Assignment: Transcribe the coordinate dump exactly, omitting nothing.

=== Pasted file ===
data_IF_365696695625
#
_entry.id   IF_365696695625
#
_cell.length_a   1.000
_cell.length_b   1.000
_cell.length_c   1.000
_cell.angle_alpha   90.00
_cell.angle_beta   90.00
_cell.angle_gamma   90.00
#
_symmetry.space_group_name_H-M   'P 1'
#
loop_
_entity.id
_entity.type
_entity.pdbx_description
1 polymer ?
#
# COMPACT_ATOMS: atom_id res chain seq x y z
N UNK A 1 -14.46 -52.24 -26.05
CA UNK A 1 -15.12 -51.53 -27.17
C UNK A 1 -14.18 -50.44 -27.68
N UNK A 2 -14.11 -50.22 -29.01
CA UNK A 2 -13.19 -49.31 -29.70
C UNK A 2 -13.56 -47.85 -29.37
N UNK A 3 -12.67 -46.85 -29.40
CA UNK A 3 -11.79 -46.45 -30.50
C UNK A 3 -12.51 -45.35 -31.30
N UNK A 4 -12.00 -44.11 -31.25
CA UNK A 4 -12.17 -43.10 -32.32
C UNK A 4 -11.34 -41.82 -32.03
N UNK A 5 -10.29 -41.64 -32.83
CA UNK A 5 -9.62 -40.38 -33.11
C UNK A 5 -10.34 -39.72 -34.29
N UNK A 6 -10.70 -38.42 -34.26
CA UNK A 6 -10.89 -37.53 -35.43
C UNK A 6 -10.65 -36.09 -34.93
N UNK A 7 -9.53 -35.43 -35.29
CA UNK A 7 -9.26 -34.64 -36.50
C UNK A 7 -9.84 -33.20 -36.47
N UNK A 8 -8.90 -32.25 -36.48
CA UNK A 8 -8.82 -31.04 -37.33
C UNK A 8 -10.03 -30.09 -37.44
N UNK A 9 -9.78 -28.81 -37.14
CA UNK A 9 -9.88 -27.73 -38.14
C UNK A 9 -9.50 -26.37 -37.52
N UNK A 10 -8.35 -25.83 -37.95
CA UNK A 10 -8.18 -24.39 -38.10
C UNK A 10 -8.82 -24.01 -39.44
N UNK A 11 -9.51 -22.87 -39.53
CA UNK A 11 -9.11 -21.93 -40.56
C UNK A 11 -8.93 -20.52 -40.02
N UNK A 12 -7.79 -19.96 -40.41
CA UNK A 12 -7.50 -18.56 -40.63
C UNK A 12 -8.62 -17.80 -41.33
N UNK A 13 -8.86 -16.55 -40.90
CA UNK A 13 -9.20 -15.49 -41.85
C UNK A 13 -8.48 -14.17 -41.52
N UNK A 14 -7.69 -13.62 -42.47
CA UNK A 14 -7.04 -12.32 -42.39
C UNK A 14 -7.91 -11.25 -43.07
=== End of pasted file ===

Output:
data_IF_365696695625
#
_entry.id   IF_365696695625
#
_cell.length_a   1.000
_cell.length_b   1.000
_cell.length_c   1.000
_cell.angle_alpha   90.00
_cell.angle_beta   90.00
_cell.angle_gamma   90.00
#
_symmetry.space_group_name_H-M   'P 1'
#
loop_
_entity.id
_entity.type
_entity.pdbx_description
1 polymer ?
#
# COMPACT_ATOMS: atom_id res chain seq x y z
N UNK A 1 -14.46 -52.24 -26.05
CA UNK A 1 -15.12 -51.53 -27.17
C UNK A 1 -14.18 -50.44 -27.68
N UNK A 2 -14.11 -50.22 -29.01
CA UNK A 2 -13.19 -49.31 -29.70
C UNK A 2 -13.56 -47.85 -29.37
N UNK A 3 -12.67 -46.85 -29.40
CA UNK A 3 -11.79 -46.45 -30.50
C UNK A 3 -12.51 -45.35 -31.30
N UNK A 4 -12.00 -44.11 -31.25
CA UNK A 4 -12.17 -43.10 -32.32
C UNK A 4 -11.34 -41.82 -32.03
N UNK A 5 -10.29 -41.64 -32.83
CA UNK A 5 -9.62 -40.38 -33.11
C UNK A 5 -10.34 -39.72 -34.29
N UNK A 6 -10.70 -38.42 -34.26
CA UNK A 6 -10.89 -37.53 -35.43
C UNK A 6 -10.65 -36.09 -34.93
N UNK A 7 -9.53 -35.43 -35.29
CA UNK A 7 -9.26 -34.64 -36.50
C UNK A 7 -9.84 -33.20 -36.47
N UNK A 8 -8.90 -32.25 -36.48
CA UNK A 8 -8.82 -31.04 -37.33
C UNK A 8 -10.03 -30.09 -37.44
N UNK A 9 -9.78 -28.81 -37.14
CA UNK A 9 -9.88 -27.73 -38.14
C UNK A 9 -9.50 -26.37 -37.52
N UNK A 10 -8.35 -25.83 -37.95
CA UNK A 10 -8.18 -24.39 -38.10
C UNK A 10 -8.82 -24.01 -39.44
N UNK A 11 -9.51 -22.87 -39.53
CA UNK A 11 -9.11 -21.93 -40.56
C UNK A 11 -8.93 -20.52 -40.02
N UNK A 12 -7.79 -19.96 -40.41
CA UNK A 12 -7.50 -18.56 -40.63
C UNK A 12 -8.62 -17.80 -41.33
N UNK A 13 -8.86 -16.55 -40.90
CA UNK A 13 -9.20 -15.49 -41.85
C UNK A 13 -8.48 -14.17 -41.52
N UNK A 14 -7.69 -13.62 -42.47
CA UNK A 14 -7.04 -12.32 -42.39
C UNK A 14 -7.91 -11.25 -43.07